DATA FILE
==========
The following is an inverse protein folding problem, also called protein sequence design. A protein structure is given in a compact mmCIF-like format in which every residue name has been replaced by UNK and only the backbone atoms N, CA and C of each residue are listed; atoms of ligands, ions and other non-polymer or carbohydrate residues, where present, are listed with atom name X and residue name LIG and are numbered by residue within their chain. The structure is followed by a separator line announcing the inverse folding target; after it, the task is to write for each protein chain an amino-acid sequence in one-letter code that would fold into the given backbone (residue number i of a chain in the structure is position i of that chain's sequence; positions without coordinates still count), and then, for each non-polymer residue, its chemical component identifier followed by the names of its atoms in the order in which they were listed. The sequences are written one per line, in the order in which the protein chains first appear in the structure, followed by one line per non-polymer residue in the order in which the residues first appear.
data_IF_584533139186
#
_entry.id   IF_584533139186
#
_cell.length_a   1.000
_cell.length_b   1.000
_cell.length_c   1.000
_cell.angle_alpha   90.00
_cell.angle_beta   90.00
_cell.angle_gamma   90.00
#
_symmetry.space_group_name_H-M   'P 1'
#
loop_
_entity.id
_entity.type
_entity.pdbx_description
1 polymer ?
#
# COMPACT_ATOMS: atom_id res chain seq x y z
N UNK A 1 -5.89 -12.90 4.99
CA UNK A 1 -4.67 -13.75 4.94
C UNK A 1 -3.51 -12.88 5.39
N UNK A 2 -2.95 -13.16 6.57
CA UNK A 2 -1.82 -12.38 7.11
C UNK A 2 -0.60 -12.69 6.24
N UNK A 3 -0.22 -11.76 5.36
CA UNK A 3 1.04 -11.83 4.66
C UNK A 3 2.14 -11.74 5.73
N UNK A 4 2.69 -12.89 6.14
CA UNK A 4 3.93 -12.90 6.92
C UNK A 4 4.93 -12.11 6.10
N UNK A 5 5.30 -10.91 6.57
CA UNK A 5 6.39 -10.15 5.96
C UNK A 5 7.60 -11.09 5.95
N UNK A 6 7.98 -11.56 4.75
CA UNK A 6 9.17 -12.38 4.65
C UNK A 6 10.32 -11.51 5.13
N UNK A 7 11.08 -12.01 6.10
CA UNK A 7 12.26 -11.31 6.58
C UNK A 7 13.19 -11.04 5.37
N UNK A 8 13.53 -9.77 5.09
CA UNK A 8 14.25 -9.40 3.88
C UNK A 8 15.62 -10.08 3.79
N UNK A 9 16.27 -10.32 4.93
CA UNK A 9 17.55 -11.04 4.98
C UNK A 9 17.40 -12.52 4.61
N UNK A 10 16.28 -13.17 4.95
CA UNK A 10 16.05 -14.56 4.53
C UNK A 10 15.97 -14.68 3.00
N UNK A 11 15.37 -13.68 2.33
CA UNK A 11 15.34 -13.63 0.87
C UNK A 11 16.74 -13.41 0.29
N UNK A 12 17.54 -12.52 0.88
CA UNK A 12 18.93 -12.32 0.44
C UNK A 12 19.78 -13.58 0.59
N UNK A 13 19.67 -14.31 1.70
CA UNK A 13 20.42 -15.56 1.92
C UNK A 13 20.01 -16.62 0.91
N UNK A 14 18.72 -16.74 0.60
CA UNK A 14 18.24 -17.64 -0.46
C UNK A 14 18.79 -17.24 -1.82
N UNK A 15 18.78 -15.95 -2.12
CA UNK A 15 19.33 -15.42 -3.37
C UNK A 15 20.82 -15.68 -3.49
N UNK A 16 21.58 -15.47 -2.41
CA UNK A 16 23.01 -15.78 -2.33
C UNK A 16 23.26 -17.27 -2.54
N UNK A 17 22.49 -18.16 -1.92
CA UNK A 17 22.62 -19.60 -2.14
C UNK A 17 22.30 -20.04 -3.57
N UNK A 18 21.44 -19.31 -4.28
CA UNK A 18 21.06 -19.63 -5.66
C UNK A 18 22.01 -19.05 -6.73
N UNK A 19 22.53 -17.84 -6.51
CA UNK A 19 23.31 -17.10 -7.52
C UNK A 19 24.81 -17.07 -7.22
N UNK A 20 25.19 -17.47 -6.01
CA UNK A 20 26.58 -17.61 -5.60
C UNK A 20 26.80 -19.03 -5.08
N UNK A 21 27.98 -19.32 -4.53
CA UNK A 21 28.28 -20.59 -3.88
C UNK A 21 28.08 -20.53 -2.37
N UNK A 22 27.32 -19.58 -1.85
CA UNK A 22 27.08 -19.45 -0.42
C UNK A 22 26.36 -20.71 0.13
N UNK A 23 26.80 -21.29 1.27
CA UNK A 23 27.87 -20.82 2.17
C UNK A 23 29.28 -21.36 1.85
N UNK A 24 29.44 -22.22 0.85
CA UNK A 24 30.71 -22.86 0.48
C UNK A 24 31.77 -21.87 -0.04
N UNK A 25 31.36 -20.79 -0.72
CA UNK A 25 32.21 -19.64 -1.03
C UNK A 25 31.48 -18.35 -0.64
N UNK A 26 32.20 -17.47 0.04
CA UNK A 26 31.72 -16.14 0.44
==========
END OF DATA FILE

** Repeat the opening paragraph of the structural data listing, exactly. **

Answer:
The following is an inverse protein folding problem, also called protein sequence design. A protein structure is given in a compact mmCIF-like format in which every residue name has been replaced by UNK and only the backbone atoms N, CA and C of each residue are listed; atoms of ligands, ions and other non-polymer or carbohydrate residues, where present, are listed with atom name X and residue name LIG and are numbered by residue within their chain. The structure is followed by a separator line announcing the inverse folding target; after it, the task is to write for each protein chain an amino-acid sequence in one-letter code that would fold into the given backbone (residue number i of a chain in the structure is position i of that chain's sequence; positions without coordinates still count), and then, for each non-polymer residue, its chemical component identifier followed by the names of its atoms in the order in which they were listed. The sequences are written one per line, in the order in which the protein chains first appear in the structure, followed by one line per non-polymer residue in the order in which the residues first appear.